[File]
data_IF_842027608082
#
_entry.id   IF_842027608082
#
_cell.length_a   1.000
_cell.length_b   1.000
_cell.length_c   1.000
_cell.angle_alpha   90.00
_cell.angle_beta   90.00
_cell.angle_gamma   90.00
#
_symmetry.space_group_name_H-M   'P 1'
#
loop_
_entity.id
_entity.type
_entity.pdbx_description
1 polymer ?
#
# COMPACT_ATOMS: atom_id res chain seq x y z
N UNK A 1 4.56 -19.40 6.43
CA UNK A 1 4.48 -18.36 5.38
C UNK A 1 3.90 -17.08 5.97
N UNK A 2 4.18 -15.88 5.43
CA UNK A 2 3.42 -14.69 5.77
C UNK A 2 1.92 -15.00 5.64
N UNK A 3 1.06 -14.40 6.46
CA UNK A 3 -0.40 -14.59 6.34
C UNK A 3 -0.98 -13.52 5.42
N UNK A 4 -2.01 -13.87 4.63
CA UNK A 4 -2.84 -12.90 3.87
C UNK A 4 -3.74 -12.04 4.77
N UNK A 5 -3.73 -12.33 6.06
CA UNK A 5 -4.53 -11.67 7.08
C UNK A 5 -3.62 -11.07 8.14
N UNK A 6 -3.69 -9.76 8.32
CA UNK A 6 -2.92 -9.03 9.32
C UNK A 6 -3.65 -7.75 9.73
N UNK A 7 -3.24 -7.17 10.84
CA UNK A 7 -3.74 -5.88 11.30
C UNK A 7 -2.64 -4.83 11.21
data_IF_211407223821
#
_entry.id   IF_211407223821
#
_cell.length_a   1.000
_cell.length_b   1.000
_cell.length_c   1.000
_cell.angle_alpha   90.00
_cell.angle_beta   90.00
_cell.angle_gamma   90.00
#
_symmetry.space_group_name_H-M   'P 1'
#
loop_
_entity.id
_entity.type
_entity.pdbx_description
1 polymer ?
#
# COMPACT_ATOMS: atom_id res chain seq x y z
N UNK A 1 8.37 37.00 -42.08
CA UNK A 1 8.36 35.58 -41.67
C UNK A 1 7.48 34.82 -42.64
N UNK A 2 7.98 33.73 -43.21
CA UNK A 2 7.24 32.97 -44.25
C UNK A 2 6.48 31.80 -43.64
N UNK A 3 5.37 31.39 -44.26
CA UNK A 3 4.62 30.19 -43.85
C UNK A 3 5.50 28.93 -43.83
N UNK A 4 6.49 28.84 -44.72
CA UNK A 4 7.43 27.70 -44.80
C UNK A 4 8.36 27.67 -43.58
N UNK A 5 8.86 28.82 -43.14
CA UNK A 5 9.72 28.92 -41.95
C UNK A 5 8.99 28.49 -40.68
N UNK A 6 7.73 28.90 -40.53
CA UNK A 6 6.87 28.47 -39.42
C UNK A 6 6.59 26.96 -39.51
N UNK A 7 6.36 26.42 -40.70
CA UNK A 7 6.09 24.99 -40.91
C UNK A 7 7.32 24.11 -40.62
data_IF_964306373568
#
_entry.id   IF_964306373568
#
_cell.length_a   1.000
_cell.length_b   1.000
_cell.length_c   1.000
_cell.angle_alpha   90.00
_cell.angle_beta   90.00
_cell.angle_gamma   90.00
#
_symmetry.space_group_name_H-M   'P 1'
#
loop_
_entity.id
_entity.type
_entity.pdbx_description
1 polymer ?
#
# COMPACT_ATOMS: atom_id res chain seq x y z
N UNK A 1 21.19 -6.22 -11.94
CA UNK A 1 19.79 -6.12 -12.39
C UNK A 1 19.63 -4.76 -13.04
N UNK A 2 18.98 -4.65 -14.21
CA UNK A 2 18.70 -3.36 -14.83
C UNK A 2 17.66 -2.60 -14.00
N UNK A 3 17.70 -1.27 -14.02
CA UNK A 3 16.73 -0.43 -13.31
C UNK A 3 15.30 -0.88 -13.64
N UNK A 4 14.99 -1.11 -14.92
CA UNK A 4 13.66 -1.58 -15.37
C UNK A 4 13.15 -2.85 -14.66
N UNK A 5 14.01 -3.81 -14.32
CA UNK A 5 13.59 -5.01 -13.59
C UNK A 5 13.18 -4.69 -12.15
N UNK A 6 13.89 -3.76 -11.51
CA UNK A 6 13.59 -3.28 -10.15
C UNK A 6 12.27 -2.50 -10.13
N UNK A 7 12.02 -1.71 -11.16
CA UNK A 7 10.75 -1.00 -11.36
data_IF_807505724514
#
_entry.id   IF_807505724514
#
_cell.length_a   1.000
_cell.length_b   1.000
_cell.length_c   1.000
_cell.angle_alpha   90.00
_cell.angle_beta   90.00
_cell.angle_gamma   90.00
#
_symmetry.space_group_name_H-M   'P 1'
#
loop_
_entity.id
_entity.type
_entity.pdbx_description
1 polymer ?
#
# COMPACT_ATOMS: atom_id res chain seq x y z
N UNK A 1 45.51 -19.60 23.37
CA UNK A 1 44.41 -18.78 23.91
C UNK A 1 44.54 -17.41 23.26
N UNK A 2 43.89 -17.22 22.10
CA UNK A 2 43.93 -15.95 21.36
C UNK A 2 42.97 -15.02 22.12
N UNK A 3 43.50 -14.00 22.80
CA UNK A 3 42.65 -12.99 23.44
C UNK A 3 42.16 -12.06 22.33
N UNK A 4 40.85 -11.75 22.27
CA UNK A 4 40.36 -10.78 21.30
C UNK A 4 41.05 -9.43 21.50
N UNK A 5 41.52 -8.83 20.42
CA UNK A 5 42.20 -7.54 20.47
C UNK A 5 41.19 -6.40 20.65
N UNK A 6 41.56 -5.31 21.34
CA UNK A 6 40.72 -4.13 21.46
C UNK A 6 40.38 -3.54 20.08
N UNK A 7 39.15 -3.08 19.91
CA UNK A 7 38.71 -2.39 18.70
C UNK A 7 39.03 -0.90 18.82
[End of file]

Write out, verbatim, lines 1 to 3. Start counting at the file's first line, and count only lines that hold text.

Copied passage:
data_IF_842027608082
#
_entry.id   IF_842027608082